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Plate of the Union: Never eating meat, like, ever
I used to get excluded from carnivorous cuisines at home—taco nights aren’t quite the fiesta when you don’t eat ground beef. But here at Georgetown, Leo’s desperately tries to win my affection. The cafeteria takes pride in its top spot on PETA’s list of vegetarian-friendly colleges, inviting even the strictest vegans to celebrate “Chicken” Finger Thursdays.
Fake meat is undeniably strange, but what’s more bizarre is the sheer number of meat-eaters who voluntarily go for the vegan nuggets. While a heavy dousing in honey mustard and ranch make Leo’s “chicken” nuggets edible, I cannot comprehend why any of my meat-eating friends often choose them over the real thing. Sure, Soviet-style lines for the chicken fingers are a deterrent, but have you tried chicken? While I no longer eat meat, I would be lying if I told you it wasn’t delicious.
Sitting next to my copy of Fast Food Nation is Susan Bourette’s Meat: A Love Story, which loudly proclaims “Meat is the new black!” When my high school foray into vegetarianism became more than a passing fad, I decided to do my research. I read all the conscious eater classics: after Fast Food Nation came The Omnivore’s Dilemma, then In Defense of Food, and finally Eating Animals.
It’s harder to find titles lauding the virtues of veal. Surprisingly, Bourette’s meat-eating manifesto was born out of an undercover reporting job at a slaughterhouse. Disgusted by what she saw, the author went vegetarian for just over a month before caving at the smell of bacon, and her guilt-ridden conscience drove her to search for an ethical way to eat meat.
Bourette’s stint as a vegetarian makes her argument compelling—unlike meat-eaters who turn blind eyes to factory farming, she describes the industrial agriculture system in all its horror. By acknowledging meat’s dark side, she creates a space to talk about the delicate art of butchering and the culture of hunting.
I became a vegetarian in reaction to food politics, not in reaction to the idea of eating meat itself, so I understood Bourette’s logic. But when I did occasionally sneak a bite of chicken or a sliver of beef, ethical syllogism was irrelevant. The real culprit behind my occasional falls off the veggie wagon came in PETA-approved packaging; nothing makes me want to eat real meat more than the taste of fake meat.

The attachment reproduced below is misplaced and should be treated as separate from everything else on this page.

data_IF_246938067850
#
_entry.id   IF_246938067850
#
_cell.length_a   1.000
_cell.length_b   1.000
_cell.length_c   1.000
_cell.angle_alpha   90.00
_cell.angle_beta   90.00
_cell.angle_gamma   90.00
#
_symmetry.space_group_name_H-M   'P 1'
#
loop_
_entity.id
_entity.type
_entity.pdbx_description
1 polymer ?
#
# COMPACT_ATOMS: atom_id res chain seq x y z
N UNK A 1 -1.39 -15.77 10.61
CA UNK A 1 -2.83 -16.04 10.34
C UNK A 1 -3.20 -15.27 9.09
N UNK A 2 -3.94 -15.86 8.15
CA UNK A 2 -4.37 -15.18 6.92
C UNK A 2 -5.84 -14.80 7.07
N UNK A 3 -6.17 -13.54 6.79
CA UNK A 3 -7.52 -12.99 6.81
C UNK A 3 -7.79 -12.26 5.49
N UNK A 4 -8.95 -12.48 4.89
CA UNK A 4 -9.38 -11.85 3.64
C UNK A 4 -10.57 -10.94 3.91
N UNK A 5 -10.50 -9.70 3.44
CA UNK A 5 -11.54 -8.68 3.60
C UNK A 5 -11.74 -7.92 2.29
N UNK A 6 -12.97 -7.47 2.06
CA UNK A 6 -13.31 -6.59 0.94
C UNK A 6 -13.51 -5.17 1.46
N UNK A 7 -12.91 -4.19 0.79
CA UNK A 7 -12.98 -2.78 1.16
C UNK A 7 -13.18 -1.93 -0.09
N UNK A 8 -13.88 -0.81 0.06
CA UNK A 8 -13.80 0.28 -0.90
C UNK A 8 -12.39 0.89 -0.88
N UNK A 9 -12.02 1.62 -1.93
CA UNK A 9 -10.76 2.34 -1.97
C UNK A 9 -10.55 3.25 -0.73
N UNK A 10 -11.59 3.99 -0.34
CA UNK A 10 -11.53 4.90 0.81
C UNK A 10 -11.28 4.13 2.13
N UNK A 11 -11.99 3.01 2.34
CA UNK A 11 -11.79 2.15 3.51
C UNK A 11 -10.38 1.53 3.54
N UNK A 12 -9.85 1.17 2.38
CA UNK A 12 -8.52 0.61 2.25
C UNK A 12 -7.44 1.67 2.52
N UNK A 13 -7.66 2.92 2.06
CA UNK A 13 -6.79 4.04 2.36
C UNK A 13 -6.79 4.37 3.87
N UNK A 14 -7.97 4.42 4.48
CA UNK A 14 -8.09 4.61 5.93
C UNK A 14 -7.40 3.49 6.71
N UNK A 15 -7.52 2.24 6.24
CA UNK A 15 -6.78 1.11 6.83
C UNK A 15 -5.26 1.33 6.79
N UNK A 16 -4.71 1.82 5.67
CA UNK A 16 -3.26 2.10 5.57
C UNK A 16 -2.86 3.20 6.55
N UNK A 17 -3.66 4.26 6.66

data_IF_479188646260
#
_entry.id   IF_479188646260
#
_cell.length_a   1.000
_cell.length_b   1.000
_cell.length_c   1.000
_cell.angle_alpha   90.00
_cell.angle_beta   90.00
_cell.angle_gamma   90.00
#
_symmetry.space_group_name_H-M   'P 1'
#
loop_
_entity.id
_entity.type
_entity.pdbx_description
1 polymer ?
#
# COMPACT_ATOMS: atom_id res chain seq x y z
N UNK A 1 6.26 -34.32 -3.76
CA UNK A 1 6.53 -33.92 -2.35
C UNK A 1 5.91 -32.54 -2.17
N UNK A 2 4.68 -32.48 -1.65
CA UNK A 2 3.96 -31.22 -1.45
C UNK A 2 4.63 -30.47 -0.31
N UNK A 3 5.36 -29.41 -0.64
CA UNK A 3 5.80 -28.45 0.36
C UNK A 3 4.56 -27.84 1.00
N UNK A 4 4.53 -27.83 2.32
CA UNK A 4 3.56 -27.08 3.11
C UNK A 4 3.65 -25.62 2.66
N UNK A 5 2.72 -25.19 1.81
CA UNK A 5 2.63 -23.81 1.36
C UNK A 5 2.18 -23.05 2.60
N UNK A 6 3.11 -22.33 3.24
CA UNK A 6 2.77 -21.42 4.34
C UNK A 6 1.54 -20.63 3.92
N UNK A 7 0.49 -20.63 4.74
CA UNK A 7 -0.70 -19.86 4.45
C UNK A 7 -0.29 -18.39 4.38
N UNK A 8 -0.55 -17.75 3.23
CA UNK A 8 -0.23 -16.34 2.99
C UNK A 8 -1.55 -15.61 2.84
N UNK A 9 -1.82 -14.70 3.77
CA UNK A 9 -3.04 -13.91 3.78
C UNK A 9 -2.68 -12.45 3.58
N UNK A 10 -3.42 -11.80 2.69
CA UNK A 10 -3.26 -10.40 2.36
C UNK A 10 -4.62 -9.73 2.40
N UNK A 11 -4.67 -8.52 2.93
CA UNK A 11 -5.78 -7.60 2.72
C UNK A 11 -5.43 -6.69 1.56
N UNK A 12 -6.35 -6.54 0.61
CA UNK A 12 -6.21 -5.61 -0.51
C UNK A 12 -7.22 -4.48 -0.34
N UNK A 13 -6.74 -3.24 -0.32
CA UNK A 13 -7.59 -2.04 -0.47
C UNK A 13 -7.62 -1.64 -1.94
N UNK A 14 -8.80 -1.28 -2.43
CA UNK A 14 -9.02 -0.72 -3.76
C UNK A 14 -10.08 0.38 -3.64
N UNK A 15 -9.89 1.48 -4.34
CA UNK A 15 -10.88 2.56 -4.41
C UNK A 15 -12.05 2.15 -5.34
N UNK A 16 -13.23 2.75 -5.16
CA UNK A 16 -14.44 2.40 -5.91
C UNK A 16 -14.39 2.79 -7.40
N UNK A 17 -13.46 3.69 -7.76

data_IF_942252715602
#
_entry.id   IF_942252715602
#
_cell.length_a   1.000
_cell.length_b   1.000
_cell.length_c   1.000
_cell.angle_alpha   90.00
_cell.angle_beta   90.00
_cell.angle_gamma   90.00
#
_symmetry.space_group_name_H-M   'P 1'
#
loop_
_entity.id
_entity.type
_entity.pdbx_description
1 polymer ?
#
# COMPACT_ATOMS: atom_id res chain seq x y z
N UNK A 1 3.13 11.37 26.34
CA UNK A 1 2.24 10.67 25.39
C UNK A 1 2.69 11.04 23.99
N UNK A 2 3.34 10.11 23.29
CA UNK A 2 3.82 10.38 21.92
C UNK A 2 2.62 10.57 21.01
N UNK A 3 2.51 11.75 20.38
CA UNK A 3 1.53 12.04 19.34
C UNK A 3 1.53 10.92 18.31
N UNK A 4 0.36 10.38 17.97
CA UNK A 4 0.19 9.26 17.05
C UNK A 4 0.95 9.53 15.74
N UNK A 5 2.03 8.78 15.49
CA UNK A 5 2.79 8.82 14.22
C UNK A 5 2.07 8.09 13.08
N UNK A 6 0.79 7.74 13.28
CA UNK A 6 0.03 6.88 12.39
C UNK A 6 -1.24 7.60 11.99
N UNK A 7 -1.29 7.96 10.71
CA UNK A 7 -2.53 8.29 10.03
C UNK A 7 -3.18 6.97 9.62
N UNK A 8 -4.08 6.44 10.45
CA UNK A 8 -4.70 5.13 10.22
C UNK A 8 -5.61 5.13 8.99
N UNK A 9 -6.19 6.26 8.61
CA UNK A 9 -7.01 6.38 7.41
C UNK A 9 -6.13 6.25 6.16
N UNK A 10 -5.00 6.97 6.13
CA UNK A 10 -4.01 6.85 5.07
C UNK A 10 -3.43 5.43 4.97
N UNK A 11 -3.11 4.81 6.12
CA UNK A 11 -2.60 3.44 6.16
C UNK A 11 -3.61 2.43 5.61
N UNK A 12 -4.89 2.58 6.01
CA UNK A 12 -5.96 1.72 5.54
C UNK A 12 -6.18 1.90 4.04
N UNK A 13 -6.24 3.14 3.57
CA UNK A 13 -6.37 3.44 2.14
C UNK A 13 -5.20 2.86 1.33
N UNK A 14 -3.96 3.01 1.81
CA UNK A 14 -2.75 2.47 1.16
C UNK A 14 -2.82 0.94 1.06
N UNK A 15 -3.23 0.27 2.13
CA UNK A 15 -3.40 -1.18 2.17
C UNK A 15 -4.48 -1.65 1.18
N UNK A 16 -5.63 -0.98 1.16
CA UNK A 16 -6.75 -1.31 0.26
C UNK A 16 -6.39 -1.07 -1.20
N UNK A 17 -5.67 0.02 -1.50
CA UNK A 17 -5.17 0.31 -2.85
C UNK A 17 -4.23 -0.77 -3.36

Inexplicably, some people enjoy the taste of veggie “chicken.” Perhaps I need more time to forget what meat tastes like. Perhaps I already have forgotten, and I’m romanticizing the memory of a good, but not entirely breathtaking, taste. Whatever the case, I know that vegan nuggets and their brethren are not, and never will be meat.
This attitude used to make me sulk at the idea of replacement meats, especially veggie burgers. As Homer Simpson said to Lisa at a barbecue, “You don’t win friends with salad.” Defrosting protein pellets look dejected when sitting next to plump patties on the grill.
The trick to replacing meat is not to replace it at all. Black bean veggie burgers with lentils and chili spice fill a hamburger well. The chewy, stringy texture of some fake patties, on the other hand, leaves me wondering what chemist developed edible adhesive.
Back home in Los Angeles, I have no problem finding vegetarian alternatives. D.C. proves more of a challenge, but restaurants are starting to cater to their meat-eschewing customers. The best veggie burger in D.C. doesn’t come from some hippie granola restaurant in Dupont, but from Good Stuff Eatery on Capitol Hill. In between two egg bread buns, a Portobello mushroom patty waits to gush melted cheese. Good Stuff slices the mushroom open, stuffs it with cheddar, and deep-fries it. The restaurant understands that not all vegetarians want to order salad; we love an all-American burger too. For any veggie that’s been offered celery sticks or fake “chicken,” the burger’s name sends a message: “Vegetarians Are People Too.”